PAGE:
Technically speaking, a previously tame October pullback accelerated to start this week, inflicting damage in spots.
Against this backdrop, the S&P 500 and Nasdaq Composite remain relatively resilient, though key technical tests are in play, and the bigger-picture technicals are not one-size-fits-all.
Before detailing the U.S. markets’ wider view, the S&P 500’s
hourly chart highlights the past two weeks.
As illustrated, the S&P has extended its October downturn, violating the breakout point (3,428).
The downturn places the 50-day moving average, currently 3,408, firmly under siege. Tuesday’s early session high (3,407.9) has matched the 50-day amid an extended retest.
Delving slightly deeper, the February peak (3,393) marks a familiar inflection point.
Meanwhile, the Dow Jones Industrial Average
has drawn more aggressive selling pressure.
In its case, the blue-chip benchmark has placed distance firmly under its 50-day moving average, currently 28,012.
The prevailing downturn punctuates a failed test of major resistance, circa 28,400, an area also detailed on the daily chart. Bearish price action.
Against this backdrop, the Nasdaq Composite
remains stronger than the other benchmarks, narrowly holding its 50-day moving average, currently 11,317.
Still, the index has violated its first notable support — the 11,448-to-11,460 area — an inflection point also detailed below.
Widening the view to six months adds perspective.
On this wider view, the Nasdaq has extended its late-October downturn.
In the process, the index has violated its first notable support (11,460) an area closely matching the October gap and its former projected target.
On further weakness, the 50-day moving average, currently 11,317, is followed by the breakout point (11,245). An eventual violation of these areas would raise a caution flag.
Delving deeper, likely last-ditch support matches the October low (11,033), the level from which the early-month rally originates. The Nasdaq’s intermediate-term bullish bias gets the benefit of the doubt barring a violation.
Looking elsewhere, the Dow industrials’ backdrop remains softer than the other benchmarks.
Consider that its prevailing downturn originates from resistance closely matching its former range top (28,400). (The S&P and Nasdaq violated their corresponding levels just Monday.)
More immediately, the index has violated its 50-day moving average, exhibiting relative weakness versus the other benchmarks. Monday’s 650-point single-session plunge marked the Dow’s worst day since early September.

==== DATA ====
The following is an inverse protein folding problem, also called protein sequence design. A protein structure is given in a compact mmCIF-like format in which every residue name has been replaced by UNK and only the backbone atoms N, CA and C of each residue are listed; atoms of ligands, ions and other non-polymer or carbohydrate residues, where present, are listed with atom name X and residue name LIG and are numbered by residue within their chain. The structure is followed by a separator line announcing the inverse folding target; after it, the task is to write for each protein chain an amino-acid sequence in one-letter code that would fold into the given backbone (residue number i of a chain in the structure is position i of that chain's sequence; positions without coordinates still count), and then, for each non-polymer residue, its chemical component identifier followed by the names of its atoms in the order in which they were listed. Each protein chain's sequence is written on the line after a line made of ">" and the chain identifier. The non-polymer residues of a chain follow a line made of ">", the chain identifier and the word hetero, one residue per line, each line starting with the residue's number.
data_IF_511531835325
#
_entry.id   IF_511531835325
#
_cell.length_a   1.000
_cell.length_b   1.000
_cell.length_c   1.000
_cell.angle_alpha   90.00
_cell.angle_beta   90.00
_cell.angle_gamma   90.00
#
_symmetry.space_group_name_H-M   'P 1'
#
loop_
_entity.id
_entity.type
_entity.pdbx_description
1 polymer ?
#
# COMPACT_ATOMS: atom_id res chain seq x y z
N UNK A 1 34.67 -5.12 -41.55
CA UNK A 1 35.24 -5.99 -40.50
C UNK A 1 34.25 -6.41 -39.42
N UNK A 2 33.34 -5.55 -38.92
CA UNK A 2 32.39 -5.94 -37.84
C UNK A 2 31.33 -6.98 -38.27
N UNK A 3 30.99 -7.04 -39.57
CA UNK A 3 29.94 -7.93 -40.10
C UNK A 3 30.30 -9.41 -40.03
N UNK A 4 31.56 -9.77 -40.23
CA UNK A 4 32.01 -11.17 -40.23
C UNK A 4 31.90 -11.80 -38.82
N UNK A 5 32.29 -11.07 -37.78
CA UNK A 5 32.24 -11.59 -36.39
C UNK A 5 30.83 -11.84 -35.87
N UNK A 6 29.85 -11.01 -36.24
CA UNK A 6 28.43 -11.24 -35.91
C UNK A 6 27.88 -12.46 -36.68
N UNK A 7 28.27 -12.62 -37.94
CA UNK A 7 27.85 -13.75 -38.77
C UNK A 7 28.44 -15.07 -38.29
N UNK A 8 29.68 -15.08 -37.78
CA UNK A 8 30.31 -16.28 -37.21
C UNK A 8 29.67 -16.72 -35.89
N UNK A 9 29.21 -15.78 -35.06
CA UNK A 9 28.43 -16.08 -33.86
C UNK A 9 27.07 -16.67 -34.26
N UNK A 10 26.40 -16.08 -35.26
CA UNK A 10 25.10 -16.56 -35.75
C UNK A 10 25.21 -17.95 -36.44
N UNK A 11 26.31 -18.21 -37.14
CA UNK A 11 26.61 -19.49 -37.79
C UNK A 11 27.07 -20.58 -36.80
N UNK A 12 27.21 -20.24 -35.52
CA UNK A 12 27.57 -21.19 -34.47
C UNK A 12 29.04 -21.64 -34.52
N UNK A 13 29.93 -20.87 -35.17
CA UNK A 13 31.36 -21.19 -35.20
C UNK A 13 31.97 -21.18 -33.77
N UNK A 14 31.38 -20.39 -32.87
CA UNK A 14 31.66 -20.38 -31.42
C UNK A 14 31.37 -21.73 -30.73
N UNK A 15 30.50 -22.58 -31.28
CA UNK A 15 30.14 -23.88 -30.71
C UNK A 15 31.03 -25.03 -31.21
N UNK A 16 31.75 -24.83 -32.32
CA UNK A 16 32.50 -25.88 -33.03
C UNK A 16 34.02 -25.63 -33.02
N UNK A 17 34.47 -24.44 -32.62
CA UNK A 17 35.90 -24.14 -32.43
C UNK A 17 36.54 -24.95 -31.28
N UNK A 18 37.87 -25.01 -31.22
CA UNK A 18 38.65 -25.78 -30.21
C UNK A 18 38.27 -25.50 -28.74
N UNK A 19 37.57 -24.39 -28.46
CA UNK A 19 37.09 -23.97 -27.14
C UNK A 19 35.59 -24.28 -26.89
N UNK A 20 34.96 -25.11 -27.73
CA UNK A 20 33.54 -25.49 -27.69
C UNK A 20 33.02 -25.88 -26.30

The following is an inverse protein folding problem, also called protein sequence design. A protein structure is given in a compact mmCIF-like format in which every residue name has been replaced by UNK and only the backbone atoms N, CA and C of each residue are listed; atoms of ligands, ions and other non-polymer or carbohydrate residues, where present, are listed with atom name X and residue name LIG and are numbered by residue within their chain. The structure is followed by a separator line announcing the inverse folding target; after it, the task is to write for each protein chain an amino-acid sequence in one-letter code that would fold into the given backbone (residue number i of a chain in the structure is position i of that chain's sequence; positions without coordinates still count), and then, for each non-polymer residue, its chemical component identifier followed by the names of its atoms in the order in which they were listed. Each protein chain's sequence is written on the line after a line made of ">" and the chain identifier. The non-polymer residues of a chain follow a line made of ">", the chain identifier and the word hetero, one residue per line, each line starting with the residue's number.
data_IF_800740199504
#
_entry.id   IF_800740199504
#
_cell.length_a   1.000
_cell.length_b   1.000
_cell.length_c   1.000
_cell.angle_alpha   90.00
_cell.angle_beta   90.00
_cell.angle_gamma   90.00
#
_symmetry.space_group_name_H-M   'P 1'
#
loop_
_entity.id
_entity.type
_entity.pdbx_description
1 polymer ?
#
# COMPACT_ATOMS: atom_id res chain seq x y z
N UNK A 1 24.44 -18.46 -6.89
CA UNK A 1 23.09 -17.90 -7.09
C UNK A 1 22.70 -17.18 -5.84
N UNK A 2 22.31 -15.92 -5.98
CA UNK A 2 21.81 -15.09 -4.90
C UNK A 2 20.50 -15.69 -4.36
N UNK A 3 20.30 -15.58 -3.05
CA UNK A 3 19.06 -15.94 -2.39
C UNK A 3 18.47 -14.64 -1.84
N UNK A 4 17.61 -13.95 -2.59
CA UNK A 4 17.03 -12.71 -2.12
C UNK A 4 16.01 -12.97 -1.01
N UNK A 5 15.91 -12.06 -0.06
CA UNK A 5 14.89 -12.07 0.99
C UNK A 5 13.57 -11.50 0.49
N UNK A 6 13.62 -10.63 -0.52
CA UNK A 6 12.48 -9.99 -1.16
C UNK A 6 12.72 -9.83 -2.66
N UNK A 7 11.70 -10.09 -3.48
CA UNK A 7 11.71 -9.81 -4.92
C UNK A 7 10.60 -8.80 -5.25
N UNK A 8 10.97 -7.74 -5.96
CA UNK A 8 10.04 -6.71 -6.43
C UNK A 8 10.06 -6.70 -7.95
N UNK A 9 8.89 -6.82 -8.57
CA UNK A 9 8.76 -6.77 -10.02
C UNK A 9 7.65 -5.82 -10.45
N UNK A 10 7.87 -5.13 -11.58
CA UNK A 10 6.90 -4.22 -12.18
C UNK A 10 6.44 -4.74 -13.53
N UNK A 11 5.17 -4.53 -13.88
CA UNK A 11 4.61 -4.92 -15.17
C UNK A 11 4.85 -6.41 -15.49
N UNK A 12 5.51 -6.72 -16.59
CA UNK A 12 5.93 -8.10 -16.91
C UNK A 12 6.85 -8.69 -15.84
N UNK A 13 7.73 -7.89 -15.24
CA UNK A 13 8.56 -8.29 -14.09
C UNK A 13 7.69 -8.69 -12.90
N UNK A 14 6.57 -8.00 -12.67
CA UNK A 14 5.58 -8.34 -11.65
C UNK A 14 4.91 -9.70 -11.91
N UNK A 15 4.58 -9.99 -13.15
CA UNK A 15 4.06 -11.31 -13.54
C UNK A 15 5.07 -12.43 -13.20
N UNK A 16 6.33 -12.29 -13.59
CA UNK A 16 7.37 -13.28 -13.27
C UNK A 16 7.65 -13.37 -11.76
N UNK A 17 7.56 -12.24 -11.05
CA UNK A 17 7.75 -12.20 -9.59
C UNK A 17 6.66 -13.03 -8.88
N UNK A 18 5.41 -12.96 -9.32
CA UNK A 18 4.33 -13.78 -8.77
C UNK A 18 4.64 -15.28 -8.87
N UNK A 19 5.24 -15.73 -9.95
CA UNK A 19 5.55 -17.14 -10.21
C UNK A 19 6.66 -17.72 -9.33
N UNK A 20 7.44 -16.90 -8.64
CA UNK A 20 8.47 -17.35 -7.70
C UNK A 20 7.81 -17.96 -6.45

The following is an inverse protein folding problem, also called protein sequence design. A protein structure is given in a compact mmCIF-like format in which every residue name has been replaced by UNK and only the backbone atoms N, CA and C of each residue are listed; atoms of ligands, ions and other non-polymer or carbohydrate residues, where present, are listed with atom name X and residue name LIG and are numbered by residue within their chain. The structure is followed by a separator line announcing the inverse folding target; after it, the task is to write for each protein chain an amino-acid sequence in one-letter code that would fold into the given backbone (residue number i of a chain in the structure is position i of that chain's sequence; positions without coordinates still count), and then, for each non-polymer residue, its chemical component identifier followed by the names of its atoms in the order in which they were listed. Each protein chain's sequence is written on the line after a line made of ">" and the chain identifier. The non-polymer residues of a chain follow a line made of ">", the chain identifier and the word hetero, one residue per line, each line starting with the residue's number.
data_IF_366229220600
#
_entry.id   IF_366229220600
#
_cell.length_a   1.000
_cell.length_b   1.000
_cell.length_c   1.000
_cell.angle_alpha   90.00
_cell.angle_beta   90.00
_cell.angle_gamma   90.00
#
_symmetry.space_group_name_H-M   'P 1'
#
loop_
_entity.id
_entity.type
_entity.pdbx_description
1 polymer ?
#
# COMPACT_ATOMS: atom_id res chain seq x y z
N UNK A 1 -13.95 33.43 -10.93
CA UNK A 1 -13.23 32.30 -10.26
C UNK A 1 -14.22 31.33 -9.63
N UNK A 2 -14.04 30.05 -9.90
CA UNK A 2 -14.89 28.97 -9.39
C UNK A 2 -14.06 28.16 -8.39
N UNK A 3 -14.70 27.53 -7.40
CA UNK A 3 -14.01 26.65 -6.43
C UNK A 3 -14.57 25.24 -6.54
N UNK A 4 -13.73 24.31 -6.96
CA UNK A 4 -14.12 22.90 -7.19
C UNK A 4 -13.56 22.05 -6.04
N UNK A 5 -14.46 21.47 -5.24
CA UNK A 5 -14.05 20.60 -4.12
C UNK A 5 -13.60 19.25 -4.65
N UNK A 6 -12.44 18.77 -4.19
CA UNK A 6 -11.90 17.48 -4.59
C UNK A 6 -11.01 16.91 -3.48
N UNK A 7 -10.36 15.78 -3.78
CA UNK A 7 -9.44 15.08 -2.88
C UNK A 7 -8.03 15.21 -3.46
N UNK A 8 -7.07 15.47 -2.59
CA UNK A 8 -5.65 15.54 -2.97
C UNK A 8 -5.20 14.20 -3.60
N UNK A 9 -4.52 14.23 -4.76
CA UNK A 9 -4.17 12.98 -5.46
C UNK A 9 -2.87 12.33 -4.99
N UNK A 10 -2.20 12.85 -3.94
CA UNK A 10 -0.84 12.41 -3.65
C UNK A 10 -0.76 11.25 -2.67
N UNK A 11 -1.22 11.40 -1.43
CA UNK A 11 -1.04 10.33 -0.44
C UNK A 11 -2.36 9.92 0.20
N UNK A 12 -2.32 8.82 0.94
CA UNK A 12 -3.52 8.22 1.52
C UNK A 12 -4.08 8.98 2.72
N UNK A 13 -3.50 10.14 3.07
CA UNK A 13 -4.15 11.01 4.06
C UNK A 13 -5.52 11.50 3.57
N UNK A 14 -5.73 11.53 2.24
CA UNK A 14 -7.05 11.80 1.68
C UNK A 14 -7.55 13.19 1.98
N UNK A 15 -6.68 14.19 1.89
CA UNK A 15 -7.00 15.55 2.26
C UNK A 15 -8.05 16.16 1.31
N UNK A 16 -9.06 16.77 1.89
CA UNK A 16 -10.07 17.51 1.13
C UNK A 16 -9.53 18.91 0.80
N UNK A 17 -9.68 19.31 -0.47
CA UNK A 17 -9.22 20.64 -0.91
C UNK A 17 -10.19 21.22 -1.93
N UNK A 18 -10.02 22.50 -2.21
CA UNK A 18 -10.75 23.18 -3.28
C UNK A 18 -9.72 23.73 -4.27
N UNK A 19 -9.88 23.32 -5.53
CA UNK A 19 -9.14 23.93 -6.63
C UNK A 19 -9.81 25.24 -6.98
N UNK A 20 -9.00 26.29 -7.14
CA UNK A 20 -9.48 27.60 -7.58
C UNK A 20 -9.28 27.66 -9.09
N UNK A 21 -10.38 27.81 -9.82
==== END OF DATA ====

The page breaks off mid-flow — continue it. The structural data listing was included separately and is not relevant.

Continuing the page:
Tactically, recall that the 50-day moving average (in blue) underpinned the May, June and late-July lows.
So viewed in isolation, the Dow’s aggressive downdraft under the 50-day raises an intermediate-term caution flag.
Meanwhile, the S&P 500 remains relatively stronger than the Dow industrials.
Still, Monday’s downturn inflicted the first notable damage in weeks.
Specifically, the S&P has violated its breakout point (3,428), pulling in to an extended test of the 50-day moving average, currently 3,408.
The bigger picture
Collectively, a previously tame October pullback has started to inflict technical damage in spots.
Amid the cross currents, the prevailing bigger-picture backdrop is not one-size-fits-all.
On a headline basis, the Dow Jones Industrial Average has violated its 50-day moving average, the Nasdaq Composite has maintained its 50-day, and the S&P 500 has split the difference, gravitating to its 50-day moving average.
To be sure, the prevailing backdrop does not hinge on the 50-day moving average — or any single variable — though the trending indicator in this case exemplifies a market divergence. The major benchmarks are doing slightly different things.
Moving to the small-caps, the iShares Russell 2000 ETF is digesting a rally to eight-month highs.
Tactically, notable support broadly spans from about 158.80 to 159.80, levels closely matching the post-breakout low and the breakout point.
An extended retest is underway amid this week’s increased volume.